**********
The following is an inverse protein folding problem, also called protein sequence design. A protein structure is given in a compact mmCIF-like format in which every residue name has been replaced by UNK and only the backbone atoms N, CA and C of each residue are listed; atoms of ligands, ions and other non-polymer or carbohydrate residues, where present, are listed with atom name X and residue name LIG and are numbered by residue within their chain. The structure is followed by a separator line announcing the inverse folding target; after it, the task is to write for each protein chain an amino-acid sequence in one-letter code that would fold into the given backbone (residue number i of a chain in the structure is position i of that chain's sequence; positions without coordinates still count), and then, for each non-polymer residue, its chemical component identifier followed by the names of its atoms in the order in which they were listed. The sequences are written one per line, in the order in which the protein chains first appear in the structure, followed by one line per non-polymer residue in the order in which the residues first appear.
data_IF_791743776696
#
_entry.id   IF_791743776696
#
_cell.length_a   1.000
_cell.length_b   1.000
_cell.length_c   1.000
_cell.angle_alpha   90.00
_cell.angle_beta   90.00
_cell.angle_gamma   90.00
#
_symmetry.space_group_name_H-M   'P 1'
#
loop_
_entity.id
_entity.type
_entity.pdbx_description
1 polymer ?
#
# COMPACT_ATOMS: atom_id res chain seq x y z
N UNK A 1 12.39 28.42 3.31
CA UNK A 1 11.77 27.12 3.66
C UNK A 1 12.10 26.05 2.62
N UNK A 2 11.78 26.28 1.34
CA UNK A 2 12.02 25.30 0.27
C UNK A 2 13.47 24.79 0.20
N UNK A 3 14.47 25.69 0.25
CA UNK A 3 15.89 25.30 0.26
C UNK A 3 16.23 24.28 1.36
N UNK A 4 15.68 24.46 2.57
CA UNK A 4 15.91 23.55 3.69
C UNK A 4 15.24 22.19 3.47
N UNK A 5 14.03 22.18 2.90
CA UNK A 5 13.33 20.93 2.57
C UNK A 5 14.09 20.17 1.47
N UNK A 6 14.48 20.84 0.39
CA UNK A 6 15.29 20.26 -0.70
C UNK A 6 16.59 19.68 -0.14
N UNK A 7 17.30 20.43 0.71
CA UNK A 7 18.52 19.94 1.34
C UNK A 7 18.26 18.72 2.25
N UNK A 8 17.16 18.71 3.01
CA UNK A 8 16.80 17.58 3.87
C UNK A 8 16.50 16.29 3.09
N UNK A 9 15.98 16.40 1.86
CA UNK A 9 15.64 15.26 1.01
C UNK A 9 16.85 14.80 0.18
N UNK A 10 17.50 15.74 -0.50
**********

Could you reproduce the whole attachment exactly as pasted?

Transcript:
The following is an inverse protein folding problem, also called protein sequence design. A protein structure is given in a compact mmCIF-like format in which every residue name has been replaced by UNK and only the backbone atoms N, CA and C of each residue are listed; atoms of ligands, ions and other non-polymer or carbohydrate residues, where present, are listed with atom name X and residue name LIG and are numbered by residue within their chain. The structure is followed by a separator line announcing the inverse folding target; after it, the task is to write for each protein chain an amino-acid sequence in one-letter code that would fold into the given backbone (residue number i of a chain in the structure is position i of that chain's sequence; positions without coordinates still count), and then, for each non-polymer residue, its chemical component identifier followed by the names of its atoms in the order in which they were listed. The sequences are written one per line, in the order in which the protein chains first appear in the structure, followed by one line per non-polymer residue in the order in which the residues first appear.
data_IF_791743776696
#
_entry.id   IF_791743776696
#
_cell.length_a   1.000
_cell.length_b   1.000
_cell.length_c   1.000
_cell.angle_alpha   90.00
_cell.angle_beta   90.00
_cell.angle_gamma   90.00
#
_symmetry.space_group_name_H-M   'P 1'
#
loop_
_entity.id
_entity.type
_entity.pdbx_description
1 polymer ?
#
# COMPACT_ATOMS: atom_id res chain seq x y z
N UNK A 1 12.39 28.42 3.31
CA UNK A 1 11.77 27.12 3.66
C UNK A 1 12.10 26.05 2.62
N UNK A 2 11.78 26.28 1.34
CA UNK A 2 12.02 25.30 0.27
C UNK A 2 13.47 24.79 0.20
N UNK A 3 14.47 25.69 0.25
CA UNK A 3 15.89 25.30 0.26
C UNK A 3 16.23 24.28 1.36
N UNK A 4 15.68 24.46 2.57
CA UNK A 4 15.91 23.55 3.69
C UNK A 4 15.24 22.19 3.47
N UNK A 5 14.03 22.18 2.90
CA UNK A 5 13.33 20.93 2.57
C UNK A 5 14.09 20.17 1.47
N UNK A 6 14.48 20.84 0.39
CA UNK A 6 15.29 20.26 -0.70
C UNK A 6 16.59 19.68 -0.14
N UNK A 7 17.30 20.43 0.71
CA UNK A 7 18.52 19.94 1.34
C UNK A 7 18.26 18.72 2.25
N UNK A 8 17.16 18.71 3.01
CA UNK A 8 16.80 17.58 3.87
C UNK A 8 16.50 16.29 3.09
N UNK A 9 15.98 16.40 1.86
CA UNK A 9 15.64 15.26 1.01
C UNK A 9 16.85 14.80 0.18
N UNK A 10 17.50 15.74 -0.50